Volume (Year): 19 (2000)
Issue (Month): 4 (August)
|Contact details of provider:|| Postal: 7240 Parkway Drive, Suite 300, Hanover, MD 21076 USA|
Web page: http://www.informs.org/
More information through EDIRC
References listed on IDEAS
Please report citation or reference errors to , or , if you are the registered author of the cited work, log in to your RePEc Author Service profile, click on "citations" and make appropriate adjustments.:
- Joyce E. Berg & Lane A. Daley & John W. Dickhaut & John R. O'Brien, 1986. "Controlling Preferences for Lotteries on Units of Experimental Exchange," The Quarterly Journal of Economics, Oxford University Press, vol. 101(2), pages 281-306.
- Narayan S. Umanath & Manash R. Ray & Terry L. Campbell, 1993. "The Impact of Perceived Environmental Uncertainty and Perceived Agent Effectiveness on the Composition of Compensation Contracts," Management Science, INFORMS, vol. 39(1), pages 32-45, January.
- Rajiv Lal & Richard Staelin, 1986. "Salesforce Compensation Plans in Environments with Asymmetric Information," Marketing Science, INFORMS, vol. 5(3), pages 179-198.
- Bengt Holmstrom, 1979.
"Moral Hazard and Observability,"
Bell Journal of Economics,
The RAND Corporation, vol. 10(1), pages 74-91, Spring.
- Vesna Prasnikar, 1993. "Binary Lottery Payoffs: Do They Control Risk Aversion?," Discussion Papers 1059, Northwestern University, Center for Mathematical Studies in Economics and Management Science.
- Shantanu Dutta & Mark Bergen & George John, 1994. "The Governance of Exclusive Territories When Dealers can Bootleg," Marketing Science, INFORMS, vol. 13(1), pages 83-99.
- Rietz, Thomas A, 1993. "Implementing and Testing Risk-Preference-Induction Mechanisms in Experimental Sealed-Bid Auctions," Journal of Risk and Uncertainty, Springer, vol. 7(2), pages 199-213, October.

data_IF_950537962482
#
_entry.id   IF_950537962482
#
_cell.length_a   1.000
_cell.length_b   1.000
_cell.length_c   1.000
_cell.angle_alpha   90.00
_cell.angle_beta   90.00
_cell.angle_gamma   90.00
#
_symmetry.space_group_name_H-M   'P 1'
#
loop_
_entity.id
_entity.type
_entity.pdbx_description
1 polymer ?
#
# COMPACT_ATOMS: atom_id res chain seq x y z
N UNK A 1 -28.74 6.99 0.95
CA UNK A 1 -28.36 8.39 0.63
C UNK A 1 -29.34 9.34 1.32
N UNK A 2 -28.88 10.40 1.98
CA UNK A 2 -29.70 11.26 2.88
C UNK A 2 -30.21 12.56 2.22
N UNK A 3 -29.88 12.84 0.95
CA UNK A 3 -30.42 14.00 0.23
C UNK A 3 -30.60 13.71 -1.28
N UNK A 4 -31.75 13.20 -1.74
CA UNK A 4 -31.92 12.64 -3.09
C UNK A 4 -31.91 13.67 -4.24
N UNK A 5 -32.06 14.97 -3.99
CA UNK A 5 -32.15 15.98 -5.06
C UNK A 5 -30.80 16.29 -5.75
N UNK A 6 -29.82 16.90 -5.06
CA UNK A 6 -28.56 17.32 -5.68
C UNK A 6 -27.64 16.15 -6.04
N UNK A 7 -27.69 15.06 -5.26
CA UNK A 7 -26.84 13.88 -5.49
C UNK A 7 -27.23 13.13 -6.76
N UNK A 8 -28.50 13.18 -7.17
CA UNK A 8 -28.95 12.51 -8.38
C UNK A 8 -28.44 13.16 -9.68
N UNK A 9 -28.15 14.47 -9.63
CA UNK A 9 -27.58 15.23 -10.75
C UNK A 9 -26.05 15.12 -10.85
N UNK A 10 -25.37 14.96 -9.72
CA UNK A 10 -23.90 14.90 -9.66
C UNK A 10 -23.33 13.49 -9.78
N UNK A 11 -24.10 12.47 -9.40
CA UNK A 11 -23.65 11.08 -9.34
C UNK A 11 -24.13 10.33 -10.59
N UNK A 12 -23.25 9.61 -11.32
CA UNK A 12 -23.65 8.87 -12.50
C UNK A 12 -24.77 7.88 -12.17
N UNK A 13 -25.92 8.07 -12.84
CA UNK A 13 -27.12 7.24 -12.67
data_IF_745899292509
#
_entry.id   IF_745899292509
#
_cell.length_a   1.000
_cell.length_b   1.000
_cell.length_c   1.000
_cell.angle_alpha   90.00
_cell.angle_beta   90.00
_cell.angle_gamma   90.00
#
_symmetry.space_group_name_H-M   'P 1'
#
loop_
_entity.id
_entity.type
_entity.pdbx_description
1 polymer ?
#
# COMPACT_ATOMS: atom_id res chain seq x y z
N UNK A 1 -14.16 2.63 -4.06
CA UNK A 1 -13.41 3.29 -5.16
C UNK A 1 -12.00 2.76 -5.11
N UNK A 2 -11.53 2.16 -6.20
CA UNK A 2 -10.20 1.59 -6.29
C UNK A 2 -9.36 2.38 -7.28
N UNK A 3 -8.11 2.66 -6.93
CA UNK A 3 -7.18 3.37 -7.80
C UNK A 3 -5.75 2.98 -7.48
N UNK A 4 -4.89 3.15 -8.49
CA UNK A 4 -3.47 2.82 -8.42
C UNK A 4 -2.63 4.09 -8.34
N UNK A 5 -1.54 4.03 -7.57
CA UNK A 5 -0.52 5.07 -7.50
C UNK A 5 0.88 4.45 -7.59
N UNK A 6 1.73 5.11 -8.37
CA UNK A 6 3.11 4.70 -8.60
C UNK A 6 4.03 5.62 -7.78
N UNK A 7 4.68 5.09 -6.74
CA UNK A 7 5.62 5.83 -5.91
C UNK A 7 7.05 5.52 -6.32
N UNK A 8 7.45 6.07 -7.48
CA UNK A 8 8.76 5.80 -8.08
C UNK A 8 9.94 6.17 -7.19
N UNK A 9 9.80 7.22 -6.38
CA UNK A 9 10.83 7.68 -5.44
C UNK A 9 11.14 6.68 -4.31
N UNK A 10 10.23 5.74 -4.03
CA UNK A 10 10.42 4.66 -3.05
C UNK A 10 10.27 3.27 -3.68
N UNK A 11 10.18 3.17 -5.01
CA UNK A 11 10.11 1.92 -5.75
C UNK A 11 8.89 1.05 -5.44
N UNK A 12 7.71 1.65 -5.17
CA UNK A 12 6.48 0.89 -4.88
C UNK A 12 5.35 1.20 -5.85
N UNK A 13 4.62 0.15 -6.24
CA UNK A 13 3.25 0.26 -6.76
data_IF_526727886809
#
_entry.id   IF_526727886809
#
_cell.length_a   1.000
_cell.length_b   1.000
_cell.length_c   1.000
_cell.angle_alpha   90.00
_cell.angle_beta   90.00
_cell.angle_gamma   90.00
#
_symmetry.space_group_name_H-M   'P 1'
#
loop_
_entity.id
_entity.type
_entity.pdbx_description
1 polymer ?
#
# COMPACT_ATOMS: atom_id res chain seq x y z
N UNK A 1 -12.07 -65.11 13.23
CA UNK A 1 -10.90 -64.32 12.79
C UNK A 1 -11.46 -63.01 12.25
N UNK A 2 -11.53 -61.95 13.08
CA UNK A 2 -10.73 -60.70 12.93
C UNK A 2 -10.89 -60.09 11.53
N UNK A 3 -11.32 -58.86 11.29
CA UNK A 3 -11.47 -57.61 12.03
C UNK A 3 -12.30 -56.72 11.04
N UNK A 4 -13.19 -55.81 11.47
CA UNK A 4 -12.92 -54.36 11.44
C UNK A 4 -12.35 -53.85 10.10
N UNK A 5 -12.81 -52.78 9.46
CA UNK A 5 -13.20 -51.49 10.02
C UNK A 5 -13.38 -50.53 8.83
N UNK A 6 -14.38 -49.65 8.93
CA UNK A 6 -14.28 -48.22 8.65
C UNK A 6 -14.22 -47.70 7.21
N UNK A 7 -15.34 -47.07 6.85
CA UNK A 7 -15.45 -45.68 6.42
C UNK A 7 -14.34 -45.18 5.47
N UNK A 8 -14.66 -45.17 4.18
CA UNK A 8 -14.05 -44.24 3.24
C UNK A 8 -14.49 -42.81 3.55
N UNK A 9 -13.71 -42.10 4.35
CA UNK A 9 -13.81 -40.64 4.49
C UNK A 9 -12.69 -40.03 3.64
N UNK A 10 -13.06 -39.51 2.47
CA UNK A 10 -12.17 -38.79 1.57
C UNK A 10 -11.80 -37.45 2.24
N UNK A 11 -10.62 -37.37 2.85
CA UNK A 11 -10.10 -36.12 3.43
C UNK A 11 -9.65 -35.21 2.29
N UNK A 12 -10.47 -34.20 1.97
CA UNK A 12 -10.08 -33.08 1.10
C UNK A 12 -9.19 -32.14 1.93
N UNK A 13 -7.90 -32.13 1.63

- Coughlan, Anne T & Narasimhan, Chakravarthi, 1992. "An Empirical Analysis of Sales-Force Compensation Plans," The Journal of Business, University of Chicago Press, vol. 65(1), pages 93-121, January.
- Grossman, Sanford J. & Hart, Oliver D., 1986.
"The Costs and Benefits of Ownership: A Theory of Vertical and Lateral Integration,"
3450060, Harvard University Department of Economics.
- Grossman, Sanford J & Hart, Oliver D, 1986. "The Costs and Benefits of Ownership: A Theory of Vertical and Lateral Integration," Journal of Political Economy, University of Chicago Press, vol. 94(4), pages 691-719, August.
- Oliver Hart & Sanford Grossman, 1985. "The Costs and Benefits of Ownership: A Theory of Vertical and Lateral Integration," Working papers 372, Massachusetts Institute of Technology (MIT), Department of Economics.
- Grossman, Sanford J & Hart, Oliver, 1985. "The Cost and Benefits of Ownership: A Theory of Vertical and Lateral Integration," CEPR Discussion Papers 70, C.E.P.R. Discussion Papers.
- V. Padmanabhan & Ram C. Rao, 1993. "Warranty Policy and Extended Service Contracts: Theory and an Application to Automobiles," Marketing Science, INFORMS, vol. 12(3), pages 230-247.
- Narayan S. Umanath & Manash R. Ray & Terry L. Campbell, 1996. "The Effect of Uncertainty and Information Asymmetry on the Structure of Compensation Contracts: A Test of Competing Models," Management Science, INFORMS, vol. 42(6), pages 868-874, June.
- Simonson, Itamar, 1989. " Choice Based on Reasons: The Case of Attraction and Compromise Effects," Journal of Consumer Research, Oxford University Press, vol. 16(2), pages 158-74, September.
- Forsythe Robert & Horowitz Joel L. & Savin N. E. & Sefton Martin, 1994. "Fairness in Simple Bargaining Experiments," Games and Economic Behavior, Elsevier, vol. 6(3), pages 347-369, May.
When requesting a correction, please mention this item's handle: RePEc:inm:ormksc:v:19:y:2000:i:4:p:348-365. See general information about how to correct material in RePEc.
For technical questions regarding this item, or to correct its authors, title, abstract, bibliographic or download information, contact: (Mirko Janc)
If references are entirely missing, you can add them using this form.